Welfare reform: the need for a change in direction

It is generally agreed that the current welfare benefit system is seriously flawed and is not fit for purpose. 

The system is failing both the people it was designed to help and also the tax payer. The Conservative government have in recent years, seen the Welfare System as a burden and have used welfare reform as an excuse to attempt to dismantle the system and in the process have demonised the poor, elderly, disabled and vulnerable.

These attempts have resulted in a system that is both cruel and dehumanising while failing to tackle poverty. Yet the costs of these failings are escalating for the tax payer and is damaging to the economy. The time is right to consider a change in direction on Welfare reform and how we tackle poverty in the United Kingdom.

I believe that we need to move away from a traditional welfare benefits system to a broader approach to tackling poverty that relies not solely on hand outs, but includes practical help that will tackle the causes of poverty. I believe such an approach will not only tackle poverty, but also can be of benefit to the wider economy.  

One of the problems with the current system is that it is extremely complex and difficult to access by those in need. This has led to a situation where people in need of help are not receiving their full entitlement or made aware of the help available to them. It is generally agreed across the political spectrum that the system needs to be simplified and made more accessible. Many on the left are suggesting a system called Unconditional Basic Income (UBI), where every adult and child in the country irrespective of age, ability, employment status or income have access to a basic amount. This is a very attractive proposition, however I feel it does have some serious drawbacks and in its present form would do little to effectively redistribute wealth or tackle poverty, however with some simple amendments it could form the basis of a radical alternative to the current system if it is partnered with some practical measures to tackle poverty. So as Tony Blair once said of Welfare: “Let’s move from a hand out to a hand up culture”.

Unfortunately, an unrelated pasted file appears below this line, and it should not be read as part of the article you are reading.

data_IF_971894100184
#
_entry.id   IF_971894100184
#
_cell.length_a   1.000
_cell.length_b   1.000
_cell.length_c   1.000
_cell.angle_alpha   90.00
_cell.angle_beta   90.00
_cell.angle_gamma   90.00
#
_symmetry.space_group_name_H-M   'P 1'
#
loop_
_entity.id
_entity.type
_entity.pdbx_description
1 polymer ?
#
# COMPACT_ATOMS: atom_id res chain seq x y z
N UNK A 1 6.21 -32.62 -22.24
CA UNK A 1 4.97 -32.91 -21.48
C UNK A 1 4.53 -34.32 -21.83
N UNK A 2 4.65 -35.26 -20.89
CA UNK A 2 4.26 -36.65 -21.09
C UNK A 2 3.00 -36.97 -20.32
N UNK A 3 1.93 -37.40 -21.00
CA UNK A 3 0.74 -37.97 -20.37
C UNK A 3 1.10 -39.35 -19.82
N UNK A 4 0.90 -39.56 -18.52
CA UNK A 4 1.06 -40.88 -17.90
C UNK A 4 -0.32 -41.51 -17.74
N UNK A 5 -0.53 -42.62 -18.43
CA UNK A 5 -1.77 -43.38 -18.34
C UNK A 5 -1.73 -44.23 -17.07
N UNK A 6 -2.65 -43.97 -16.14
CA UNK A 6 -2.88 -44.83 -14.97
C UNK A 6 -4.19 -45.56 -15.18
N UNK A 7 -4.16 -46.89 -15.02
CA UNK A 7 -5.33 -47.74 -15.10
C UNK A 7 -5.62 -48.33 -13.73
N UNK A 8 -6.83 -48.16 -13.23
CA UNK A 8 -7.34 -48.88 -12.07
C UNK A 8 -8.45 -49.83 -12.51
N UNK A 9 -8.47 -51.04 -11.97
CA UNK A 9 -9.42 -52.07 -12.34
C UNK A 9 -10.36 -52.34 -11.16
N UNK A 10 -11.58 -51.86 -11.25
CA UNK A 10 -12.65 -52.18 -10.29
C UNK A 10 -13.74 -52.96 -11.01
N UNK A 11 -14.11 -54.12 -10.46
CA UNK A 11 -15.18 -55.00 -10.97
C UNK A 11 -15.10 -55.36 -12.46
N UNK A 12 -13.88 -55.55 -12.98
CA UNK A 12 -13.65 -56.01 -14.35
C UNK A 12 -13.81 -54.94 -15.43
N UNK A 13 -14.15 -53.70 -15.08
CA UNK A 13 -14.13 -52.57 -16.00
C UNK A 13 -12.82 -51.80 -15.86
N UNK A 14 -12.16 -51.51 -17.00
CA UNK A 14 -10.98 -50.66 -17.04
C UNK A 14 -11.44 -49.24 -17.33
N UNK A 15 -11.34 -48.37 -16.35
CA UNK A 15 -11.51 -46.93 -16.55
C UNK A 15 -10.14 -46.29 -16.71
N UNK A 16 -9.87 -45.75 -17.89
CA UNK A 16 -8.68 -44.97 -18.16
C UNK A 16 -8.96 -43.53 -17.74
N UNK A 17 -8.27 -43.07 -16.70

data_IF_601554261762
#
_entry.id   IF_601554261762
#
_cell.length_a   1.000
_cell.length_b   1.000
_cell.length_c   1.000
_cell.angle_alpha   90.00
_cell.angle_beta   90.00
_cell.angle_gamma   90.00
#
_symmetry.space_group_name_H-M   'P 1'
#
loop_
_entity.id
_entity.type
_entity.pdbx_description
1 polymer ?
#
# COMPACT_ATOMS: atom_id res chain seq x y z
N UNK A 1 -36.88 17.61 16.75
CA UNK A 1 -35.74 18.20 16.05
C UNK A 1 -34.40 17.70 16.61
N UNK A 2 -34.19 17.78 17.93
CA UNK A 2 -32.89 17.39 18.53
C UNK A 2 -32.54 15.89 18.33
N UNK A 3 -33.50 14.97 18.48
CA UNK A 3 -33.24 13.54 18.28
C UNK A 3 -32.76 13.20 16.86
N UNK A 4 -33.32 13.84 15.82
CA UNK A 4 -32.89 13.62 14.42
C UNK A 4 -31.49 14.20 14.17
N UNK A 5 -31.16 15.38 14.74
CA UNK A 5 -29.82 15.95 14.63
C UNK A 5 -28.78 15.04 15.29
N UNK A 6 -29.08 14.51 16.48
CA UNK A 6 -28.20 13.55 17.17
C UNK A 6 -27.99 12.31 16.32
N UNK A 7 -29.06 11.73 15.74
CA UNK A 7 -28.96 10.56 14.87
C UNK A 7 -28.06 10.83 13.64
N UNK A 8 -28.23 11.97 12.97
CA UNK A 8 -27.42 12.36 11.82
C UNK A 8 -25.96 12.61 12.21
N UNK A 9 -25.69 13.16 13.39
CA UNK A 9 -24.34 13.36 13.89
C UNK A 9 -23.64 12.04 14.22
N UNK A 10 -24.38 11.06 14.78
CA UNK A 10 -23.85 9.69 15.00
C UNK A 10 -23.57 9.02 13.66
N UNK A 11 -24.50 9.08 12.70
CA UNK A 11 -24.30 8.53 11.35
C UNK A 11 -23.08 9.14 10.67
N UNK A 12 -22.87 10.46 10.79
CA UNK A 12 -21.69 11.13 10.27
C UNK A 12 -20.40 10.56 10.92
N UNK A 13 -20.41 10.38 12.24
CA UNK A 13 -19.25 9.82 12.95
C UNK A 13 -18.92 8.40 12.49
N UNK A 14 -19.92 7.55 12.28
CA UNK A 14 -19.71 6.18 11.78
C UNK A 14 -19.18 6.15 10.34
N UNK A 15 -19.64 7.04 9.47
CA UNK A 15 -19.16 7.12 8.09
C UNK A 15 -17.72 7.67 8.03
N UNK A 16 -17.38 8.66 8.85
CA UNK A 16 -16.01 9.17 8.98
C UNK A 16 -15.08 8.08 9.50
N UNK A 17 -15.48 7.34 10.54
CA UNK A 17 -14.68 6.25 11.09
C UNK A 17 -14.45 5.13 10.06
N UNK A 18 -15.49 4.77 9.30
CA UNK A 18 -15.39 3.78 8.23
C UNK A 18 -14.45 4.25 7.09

One of the main problems of many of the current models of UBI is that it advocates the income being paid not just to people on lower incomes but also to those on above average incomes. This means that the available budget is being spread more thinly and thus money which could be going to those on lower incomes would be less. I propose that the income be paid only to those on a lower than average income and average income. The Basic income payments could be triggered by the HMRC information. I believe also that current models of UBI do not recognise the additional costs faced by certain groups in society such as the disabled community, families with children, the elderly and home carers. To redress these costs these groups should  receive a supplement based on referrals made by GPs, social workers and local authority care providers. This would mean that there would be no need for the intrusive work capability  assessments of private agencies such as ATOS and Capita.  It would also mean that if Basic Income was paid automatically as of right, that those entitled would not need to face uncertainty in times of hardship or indignity of waiting for claim decisions.  It would also reduce the amount of paperwork and bureaucracy that the current system is prone to. Thus saving money that can be better used elsewhere. I believe that any such system must not be administered by DWP in its current form or by the Job Centres as the trust between them and service users has broken down to such an extent any involvement in future welfare reforms would be greeted with suspicion. I therefore suggest that welfare management be removed from the Job Centres, and thus the removal of the sanctions culture so endemic in the DWP and Job Centres.  I suggest that we return the centres to the role they were initially set up to perform, that is of a clearing house for available jobs and training opportunities and any powers to sanction or penalise service users be removed.